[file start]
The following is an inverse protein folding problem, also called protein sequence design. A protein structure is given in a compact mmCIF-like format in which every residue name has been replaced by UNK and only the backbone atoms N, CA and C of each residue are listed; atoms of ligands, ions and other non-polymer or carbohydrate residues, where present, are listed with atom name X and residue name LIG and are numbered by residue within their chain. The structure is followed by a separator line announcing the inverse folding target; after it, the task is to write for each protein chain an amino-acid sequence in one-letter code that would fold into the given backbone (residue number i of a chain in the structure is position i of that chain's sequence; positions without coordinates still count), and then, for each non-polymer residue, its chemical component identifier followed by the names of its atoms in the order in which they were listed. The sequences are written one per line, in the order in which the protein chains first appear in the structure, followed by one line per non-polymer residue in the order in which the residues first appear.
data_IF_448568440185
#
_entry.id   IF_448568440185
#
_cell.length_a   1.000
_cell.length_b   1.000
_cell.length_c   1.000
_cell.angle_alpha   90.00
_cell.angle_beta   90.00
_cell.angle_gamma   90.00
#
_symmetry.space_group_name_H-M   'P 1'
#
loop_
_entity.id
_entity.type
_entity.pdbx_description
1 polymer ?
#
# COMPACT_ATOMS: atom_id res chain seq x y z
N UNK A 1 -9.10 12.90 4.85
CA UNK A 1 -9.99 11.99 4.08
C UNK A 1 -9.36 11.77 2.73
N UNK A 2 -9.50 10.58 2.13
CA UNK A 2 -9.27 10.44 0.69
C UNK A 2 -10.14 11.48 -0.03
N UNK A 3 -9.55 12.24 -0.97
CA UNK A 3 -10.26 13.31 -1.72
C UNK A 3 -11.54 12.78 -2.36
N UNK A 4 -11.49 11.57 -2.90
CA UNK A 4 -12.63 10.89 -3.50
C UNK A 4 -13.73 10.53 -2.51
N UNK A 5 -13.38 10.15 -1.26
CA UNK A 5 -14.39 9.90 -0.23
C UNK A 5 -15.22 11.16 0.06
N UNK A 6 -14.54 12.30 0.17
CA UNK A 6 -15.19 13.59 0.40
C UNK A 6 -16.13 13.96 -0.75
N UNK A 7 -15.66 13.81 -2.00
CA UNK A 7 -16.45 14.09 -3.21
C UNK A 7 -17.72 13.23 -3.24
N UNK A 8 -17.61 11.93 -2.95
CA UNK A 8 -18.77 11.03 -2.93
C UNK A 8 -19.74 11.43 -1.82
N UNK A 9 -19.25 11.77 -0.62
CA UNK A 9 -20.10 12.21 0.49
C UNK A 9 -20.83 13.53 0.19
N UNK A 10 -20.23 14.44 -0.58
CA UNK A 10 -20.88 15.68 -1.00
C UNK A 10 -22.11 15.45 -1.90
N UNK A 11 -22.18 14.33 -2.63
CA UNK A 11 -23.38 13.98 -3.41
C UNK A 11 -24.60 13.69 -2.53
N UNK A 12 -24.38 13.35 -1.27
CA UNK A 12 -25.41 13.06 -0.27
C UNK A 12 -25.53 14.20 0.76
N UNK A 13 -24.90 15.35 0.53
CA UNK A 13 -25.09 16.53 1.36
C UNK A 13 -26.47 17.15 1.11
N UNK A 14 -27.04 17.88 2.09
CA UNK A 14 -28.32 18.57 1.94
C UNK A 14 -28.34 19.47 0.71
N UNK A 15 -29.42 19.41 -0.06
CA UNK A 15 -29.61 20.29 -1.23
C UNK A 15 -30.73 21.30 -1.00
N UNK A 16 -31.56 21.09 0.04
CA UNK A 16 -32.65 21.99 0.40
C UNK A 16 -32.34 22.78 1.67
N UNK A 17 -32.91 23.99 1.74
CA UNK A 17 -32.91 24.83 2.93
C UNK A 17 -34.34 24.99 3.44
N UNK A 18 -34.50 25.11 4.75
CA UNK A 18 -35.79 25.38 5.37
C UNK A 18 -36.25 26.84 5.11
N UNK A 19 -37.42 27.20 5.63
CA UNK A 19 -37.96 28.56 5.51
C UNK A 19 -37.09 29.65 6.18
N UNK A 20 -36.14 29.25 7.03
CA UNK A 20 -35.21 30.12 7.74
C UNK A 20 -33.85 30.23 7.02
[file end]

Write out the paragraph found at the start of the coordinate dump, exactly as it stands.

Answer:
The following is an inverse protein folding problem, also called protein sequence design. A protein structure is given in a compact mmCIF-like format in which every residue name has been replaced by UNK and only the backbone atoms N, CA and C of each residue are listed; atoms of ligands, ions and other non-polymer or carbohydrate residues, where present, are listed with atom name X and residue name LIG and are numbered by residue within their chain. The structure is followed by a separator line announcing the inverse folding target; after it, the task is to write for each protein chain an amino-acid sequence in one-letter code that would fold into the given backbone (residue number i of a chain in the structure is position i of that chain's sequence; positions without coordinates still count), and then, for each non-polymer residue, its chemical component identifier followed by the names of its atoms in the order in which they were listed. The sequences are written one per line, in the order in which the protein chains first appear in the structure, followed by one line per non-polymer residue in the order in which the residues first appear.